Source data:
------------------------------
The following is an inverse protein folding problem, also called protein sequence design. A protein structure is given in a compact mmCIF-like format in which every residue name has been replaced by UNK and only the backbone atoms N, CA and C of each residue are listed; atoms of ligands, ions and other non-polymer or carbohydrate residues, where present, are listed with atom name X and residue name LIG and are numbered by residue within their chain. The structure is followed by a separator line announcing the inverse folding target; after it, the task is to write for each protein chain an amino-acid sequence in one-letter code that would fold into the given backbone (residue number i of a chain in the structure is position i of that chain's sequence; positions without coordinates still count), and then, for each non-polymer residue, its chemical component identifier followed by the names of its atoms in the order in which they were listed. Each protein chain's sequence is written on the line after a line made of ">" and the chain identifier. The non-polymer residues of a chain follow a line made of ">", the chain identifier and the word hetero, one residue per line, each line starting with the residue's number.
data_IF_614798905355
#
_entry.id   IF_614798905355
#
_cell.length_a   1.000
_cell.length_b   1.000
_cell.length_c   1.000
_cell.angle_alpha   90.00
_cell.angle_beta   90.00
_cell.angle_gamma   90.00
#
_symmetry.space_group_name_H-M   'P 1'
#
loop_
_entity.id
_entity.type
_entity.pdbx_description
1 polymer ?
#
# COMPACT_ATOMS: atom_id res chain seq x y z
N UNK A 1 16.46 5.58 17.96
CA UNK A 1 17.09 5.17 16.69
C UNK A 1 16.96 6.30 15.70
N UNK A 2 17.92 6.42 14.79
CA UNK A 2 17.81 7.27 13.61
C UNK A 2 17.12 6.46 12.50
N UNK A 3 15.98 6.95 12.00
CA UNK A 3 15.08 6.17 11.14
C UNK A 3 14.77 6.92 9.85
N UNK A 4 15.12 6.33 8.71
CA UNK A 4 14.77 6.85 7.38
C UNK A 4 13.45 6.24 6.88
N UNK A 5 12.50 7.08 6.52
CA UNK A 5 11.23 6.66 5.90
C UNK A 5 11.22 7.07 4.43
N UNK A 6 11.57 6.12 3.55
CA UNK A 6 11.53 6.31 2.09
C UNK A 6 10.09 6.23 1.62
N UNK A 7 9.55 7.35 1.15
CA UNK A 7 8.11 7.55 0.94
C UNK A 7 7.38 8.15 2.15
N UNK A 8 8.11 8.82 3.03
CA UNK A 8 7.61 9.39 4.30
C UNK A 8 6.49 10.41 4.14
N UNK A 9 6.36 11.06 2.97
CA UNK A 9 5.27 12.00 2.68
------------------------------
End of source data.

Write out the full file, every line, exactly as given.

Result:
The following is an inverse protein folding problem, also called protein sequence design. A protein structure is given in a compact mmCIF-like format in which every residue name has been replaced by UNK and only the backbone atoms N, CA and C of each residue are listed; atoms of ligands, ions and other non-polymer or carbohydrate residues, where present, are listed with atom name X and residue name LIG and are numbered by residue within their chain. The structure is followed by a separator line announcing the inverse folding target; after it, the task is to write for each protein chain an amino-acid sequence in one-letter code that would fold into the given backbone (residue number i of a chain in the structure is position i of that chain's sequence; positions without coordinates still count), and then, for each non-polymer residue, its chemical component identifier followed by the names of its atoms in the order in which they were listed. Each protein chain's sequence is written on the line after a line made of ">" and the chain identifier. The non-polymer residues of a chain follow a line made of ">", the chain identifier and the word hetero, one residue per line, each line starting with the residue's number.
data_IF_614798905355
#
_entry.id   IF_614798905355
#
_cell.length_a   1.000
_cell.length_b   1.000
_cell.length_c   1.000
_cell.angle_alpha   90.00
_cell.angle_beta   90.00
_cell.angle_gamma   90.00
#
_symmetry.space_group_name_H-M   'P 1'
#
loop_
_entity.id
_entity.type
_entity.pdbx_description
1 polymer ?
#
# COMPACT_ATOMS: atom_id res chain seq x y z
N UNK A 1 16.46 5.58 17.96
CA UNK A 1 17.09 5.17 16.69
C UNK A 1 16.96 6.30 15.70
N UNK A 2 17.92 6.42 14.79
CA UNK A 2 17.81 7.27 13.61
C UNK A 2 17.12 6.46 12.50
N UNK A 3 15.98 6.95 12.00
CA UNK A 3 15.08 6.17 11.14
C UNK A 3 14.77 6.92 9.85
N UNK A 4 15.12 6.33 8.71
CA UNK A 4 14.77 6.85 7.38
C UNK A 4 13.45 6.24 6.88
N UNK A 5 12.50 7.08 6.52
CA UNK A 5 11.23 6.66 5.90
C UNK A 5 11.22 7.07 4.43
N UNK A 6 11.57 6.12 3.55
CA UNK A 6 11.53 6.31 2.09
C UNK A 6 10.09 6.23 1.62
N UNK A 7 9.55 7.35 1.15
CA UNK A 7 8.11 7.55 0.94
C UNK A 7 7.38 8.15 2.15
N UNK A 8 8.11 8.82 3.03
CA UNK A 8 7.61 9.39 4.30
C UNK A 8 6.49 10.41 4.14
N UNK A 9 6.36 11.06 2.97
CA UNK A 9 5.27 12.00 2.68